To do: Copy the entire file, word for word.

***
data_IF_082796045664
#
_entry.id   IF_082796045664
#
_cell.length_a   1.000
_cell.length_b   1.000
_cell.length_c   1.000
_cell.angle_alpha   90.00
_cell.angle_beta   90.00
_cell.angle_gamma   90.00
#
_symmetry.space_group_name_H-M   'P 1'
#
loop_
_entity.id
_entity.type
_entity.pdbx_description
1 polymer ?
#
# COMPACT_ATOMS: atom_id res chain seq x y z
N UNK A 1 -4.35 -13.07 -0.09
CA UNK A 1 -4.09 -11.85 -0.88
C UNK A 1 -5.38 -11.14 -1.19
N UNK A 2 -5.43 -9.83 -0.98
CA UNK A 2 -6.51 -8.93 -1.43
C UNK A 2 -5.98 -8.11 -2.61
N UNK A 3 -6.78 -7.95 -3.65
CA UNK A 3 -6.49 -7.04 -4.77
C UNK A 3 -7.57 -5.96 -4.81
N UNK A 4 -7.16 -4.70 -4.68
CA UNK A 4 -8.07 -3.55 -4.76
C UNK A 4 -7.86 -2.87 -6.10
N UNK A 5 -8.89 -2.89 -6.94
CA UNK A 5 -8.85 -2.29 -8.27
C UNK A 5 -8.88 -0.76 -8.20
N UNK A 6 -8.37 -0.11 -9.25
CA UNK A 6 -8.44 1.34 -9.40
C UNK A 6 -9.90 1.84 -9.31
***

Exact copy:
data_IF_082796045664
#
_entry.id   IF_082796045664
#
_cell.length_a   1.000
_cell.length_b   1.000
_cell.length_c   1.000
_cell.angle_alpha   90.00
_cell.angle_beta   90.00
_cell.angle_gamma   90.00
#
_symmetry.space_group_name_H-M   'P 1'
#
loop_
_entity.id
_entity.type
_entity.pdbx_description
1 polymer ?
#
# COMPACT_ATOMS: atom_id res chain seq x y z
N UNK A 1 -4.35 -13.07 -0.09
CA UNK A 1 -4.09 -11.85 -0.88
C UNK A 1 -5.38 -11.14 -1.19
N UNK A 2 -5.43 -9.83 -0.98
CA UNK A 2 -6.51 -8.93 -1.43
C UNK A 2 -5.98 -8.11 -2.61
N UNK A 3 -6.78 -7.95 -3.65
CA UNK A 3 -6.49 -7.04 -4.77
C UNK A 3 -7.57 -5.96 -4.81
N UNK A 4 -7.16 -4.70 -4.68
CA UNK A 4 -8.07 -3.55 -4.76
C UNK A 4 -7.86 -2.87 -6.10
N UNK A 5 -8.89 -2.89 -6.94
CA UNK A 5 -8.85 -2.29 -8.27
C UNK A 5 -8.88 -0.76 -8.20
N UNK A 6 -8.37 -0.11 -9.25
CA UNK A 6 -8.44 1.34 -9.40
C UNK A 6 -9.90 1.84 -9.31